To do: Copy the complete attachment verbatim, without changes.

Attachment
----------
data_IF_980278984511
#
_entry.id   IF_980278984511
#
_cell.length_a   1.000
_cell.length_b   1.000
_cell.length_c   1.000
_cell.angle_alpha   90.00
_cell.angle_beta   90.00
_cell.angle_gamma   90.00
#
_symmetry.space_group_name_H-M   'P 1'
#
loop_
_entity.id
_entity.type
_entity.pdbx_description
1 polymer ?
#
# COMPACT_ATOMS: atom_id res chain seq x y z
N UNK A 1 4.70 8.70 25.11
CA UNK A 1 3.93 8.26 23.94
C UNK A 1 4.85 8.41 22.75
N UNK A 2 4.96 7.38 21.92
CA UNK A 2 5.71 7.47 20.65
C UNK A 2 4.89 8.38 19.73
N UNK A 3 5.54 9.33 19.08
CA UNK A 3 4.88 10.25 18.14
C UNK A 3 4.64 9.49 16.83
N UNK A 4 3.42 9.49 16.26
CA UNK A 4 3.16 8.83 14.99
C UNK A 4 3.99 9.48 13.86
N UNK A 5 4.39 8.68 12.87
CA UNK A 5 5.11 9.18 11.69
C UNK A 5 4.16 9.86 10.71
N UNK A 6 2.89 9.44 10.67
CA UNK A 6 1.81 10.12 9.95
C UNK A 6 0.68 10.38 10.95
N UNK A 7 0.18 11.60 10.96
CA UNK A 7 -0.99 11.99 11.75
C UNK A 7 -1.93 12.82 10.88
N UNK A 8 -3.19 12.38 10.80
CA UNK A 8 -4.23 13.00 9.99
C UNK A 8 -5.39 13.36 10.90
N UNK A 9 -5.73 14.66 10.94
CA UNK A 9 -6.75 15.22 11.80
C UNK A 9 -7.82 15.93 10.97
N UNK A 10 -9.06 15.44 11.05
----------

data_IF_980278984511
#
_entry.id   IF_980278984511
#
_cell.length_a   1.000
_cell.length_b   1.000
_cell.length_c   1.000
_cell.angle_alpha   90.00
_cell.angle_beta   90.00
_cell.angle_gamma   90.00
#
_symmetry.space_group_name_H-M   'P 1'
#
loop_
_entity.id
_entity.type
_entity.pdbx_description
1 polymer ?
#
# COMPACT_ATOMS: atom_id res chain seq x y z
N UNK A 1 4.70 8.70 25.11
CA UNK A 1 3.93 8.26 23.94
C UNK A 1 4.85 8.41 22.75
N UNK A 2 4.96 7.38 21.92
CA UNK A 2 5.71 7.47 20.65
C UNK A 2 4.89 8.38 19.73
N UNK A 3 5.54 9.33 19.08
CA UNK A 3 4.88 10.25 18.14
C UNK A 3 4.64 9.49 16.83
N UNK A 4 3.42 9.49 16.26
CA UNK A 4 3.16 8.83 14.99
C UNK A 4 3.99 9.48 13.86
N UNK A 5 4.39 8.68 12.87
CA UNK A 5 5.11 9.18 11.69
C UNK A 5 4.16 9.86 10.71
N UNK A 6 2.89 9.44 10.67
CA UNK A 6 1.81 10.12 9.95
C UNK A 6 0.68 10.38 10.95
N UNK A 7 0.18 11.60 10.96
CA UNK A 7 -0.99 11.99 11.75
C UNK A 7 -1.93 12.82 10.88
N UNK A 8 -3.19 12.38 10.80
CA UNK A 8 -4.23 13.00 9.99
C UNK A 8 -5.39 13.36 10.90
N UNK A 9 -5.73 14.66 10.94
CA UNK A 9 -6.75 15.22 11.80
C UNK A 9 -7.82 15.93 10.97
N UNK A 10 -9.06 15.44 11.05